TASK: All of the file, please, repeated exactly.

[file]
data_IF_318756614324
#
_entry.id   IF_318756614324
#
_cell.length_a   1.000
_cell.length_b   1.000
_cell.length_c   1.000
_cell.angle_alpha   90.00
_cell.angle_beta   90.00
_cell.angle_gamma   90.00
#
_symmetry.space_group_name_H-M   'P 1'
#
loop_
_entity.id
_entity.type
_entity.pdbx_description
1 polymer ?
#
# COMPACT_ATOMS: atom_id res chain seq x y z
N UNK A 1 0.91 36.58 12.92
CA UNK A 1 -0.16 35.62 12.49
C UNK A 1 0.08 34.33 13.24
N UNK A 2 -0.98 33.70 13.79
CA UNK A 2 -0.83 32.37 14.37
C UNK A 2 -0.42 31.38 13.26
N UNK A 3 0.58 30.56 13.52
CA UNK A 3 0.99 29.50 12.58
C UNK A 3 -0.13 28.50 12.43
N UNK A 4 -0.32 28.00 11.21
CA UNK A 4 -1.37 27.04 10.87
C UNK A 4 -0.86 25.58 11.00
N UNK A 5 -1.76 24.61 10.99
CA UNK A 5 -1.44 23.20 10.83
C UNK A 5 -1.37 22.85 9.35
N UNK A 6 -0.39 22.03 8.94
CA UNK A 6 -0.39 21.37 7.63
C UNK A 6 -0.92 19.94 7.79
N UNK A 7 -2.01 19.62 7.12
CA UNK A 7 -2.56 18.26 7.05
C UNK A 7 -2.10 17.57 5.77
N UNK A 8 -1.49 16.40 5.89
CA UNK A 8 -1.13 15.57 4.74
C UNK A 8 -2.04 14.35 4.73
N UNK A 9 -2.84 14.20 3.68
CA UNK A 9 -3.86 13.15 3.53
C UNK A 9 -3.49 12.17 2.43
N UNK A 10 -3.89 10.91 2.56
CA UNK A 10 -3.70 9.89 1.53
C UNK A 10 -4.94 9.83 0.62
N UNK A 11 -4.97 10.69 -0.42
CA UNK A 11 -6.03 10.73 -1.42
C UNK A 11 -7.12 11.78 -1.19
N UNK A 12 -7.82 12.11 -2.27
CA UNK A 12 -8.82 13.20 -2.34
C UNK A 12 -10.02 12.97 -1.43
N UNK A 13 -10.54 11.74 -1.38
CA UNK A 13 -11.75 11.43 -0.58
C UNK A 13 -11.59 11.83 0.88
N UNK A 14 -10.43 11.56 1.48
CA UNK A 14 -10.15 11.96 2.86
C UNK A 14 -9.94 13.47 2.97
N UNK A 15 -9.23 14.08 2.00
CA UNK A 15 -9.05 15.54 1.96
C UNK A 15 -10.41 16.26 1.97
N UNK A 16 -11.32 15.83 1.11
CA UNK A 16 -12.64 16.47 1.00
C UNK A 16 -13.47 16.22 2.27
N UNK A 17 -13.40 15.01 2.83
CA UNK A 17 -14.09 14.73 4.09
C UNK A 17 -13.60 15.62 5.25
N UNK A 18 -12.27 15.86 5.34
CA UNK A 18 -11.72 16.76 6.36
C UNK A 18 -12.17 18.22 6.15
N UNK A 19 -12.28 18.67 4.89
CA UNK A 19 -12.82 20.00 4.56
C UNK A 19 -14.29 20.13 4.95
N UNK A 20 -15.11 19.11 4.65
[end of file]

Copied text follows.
data_IF_318756614324
#
_entry.id   IF_318756614324
#
_cell.length_a   1.000
_cell.length_b   1.000
_cell.length_c   1.000
_cell.angle_alpha   90.00
_cell.angle_beta   90.00
_cell.angle_gamma   90.00
#
_symmetry.space_group_name_H-M   'P 1'
#
loop_
_entity.id
_entity.type
_entity.pdbx_description
1 polymer ?
#
# COMPACT_ATOMS: atom_id res chain seq x y z
N UNK A 1 0.91 36.58 12.92
CA UNK A 1 -0.16 35.62 12.49
C UNK A 1 0.08 34.33 13.24
N UNK A 2 -0.98 33.70 13.79
CA UNK A 2 -0.83 32.37 14.37
C UNK A 2 -0.42 31.38 13.26
N UNK A 3 0.58 30.56 13.52
CA UNK A 3 0.99 29.50 12.58
C UNK A 3 -0.13 28.50 12.43
N UNK A 4 -0.32 28.00 11.21
CA UNK A 4 -1.37 27.04 10.87
C UNK A 4 -0.86 25.58 11.00
N UNK A 5 -1.76 24.61 10.99
CA UNK A 5 -1.44 23.20 10.83
C UNK A 5 -1.37 22.85 9.35
N UNK A 6 -0.39 22.03 8.94
CA UNK A 6 -0.39 21.37 7.63
C UNK A 6 -0.92 19.94 7.79
N UNK A 7 -2.01 19.62 7.12
CA UNK A 7 -2.56 18.26 7.05
C UNK A 7 -2.10 17.57 5.77
N UNK A 8 -1.49 16.40 5.89
CA UNK A 8 -1.13 15.57 4.74
C UNK A 8 -2.04 14.35 4.73
N UNK A 9 -2.84 14.20 3.68
CA UNK A 9 -3.86 13.15 3.53
C UNK A 9 -3.49 12.17 2.43
N UNK A 10 -3.89 10.91 2.56
CA UNK A 10 -3.70 9.89 1.53
C UNK A 10 -4.94 9.83 0.62
N UNK A 11 -4.97 10.69 -0.42
CA UNK A 11 -6.03 10.73 -1.42
C UNK A 11 -7.12 11.78 -1.19
N UNK A 12 -7.82 12.11 -2.27
CA UNK A 12 -8.82 13.20 -2.34
C UNK A 12 -10.02 12.97 -1.43
N UNK A 13 -10.54 11.74 -1.38
CA UNK A 13 -11.75 11.43 -0.58
C UNK A 13 -11.59 11.83 0.88
N UNK A 14 -10.43 11.56 1.48
CA UNK A 14 -10.15 11.96 2.86
C UNK A 14 -9.94 13.47 2.97
N UNK A 15 -9.23 14.08 2.00
CA UNK A 15 -9.05 15.54 1.96
C UNK A 15 -10.41 16.26 1.97
N UNK A 16 -11.32 15.83 1.11
CA UNK A 16 -12.64 16.47 1.00
C UNK A 16 -13.47 16.22 2.27
N UNK A 17 -13.40 15.01 2.83
CA UNK A 17 -14.09 14.73 4.09
C UNK A 17 -13.60 15.62 5.25
N UNK A 18 -12.27 15.86 5.34
CA UNK A 18 -11.72 16.76 6.36
C UNK A 18 -12.17 18.22 6.15
N UNK A 19 -12.28 18.67 4.89
CA UNK A 19 -12.82 20.00 4.56
C UNK A 19 -14.29 20.13 4.95
N UNK A 20 -15.11 19.11 4.65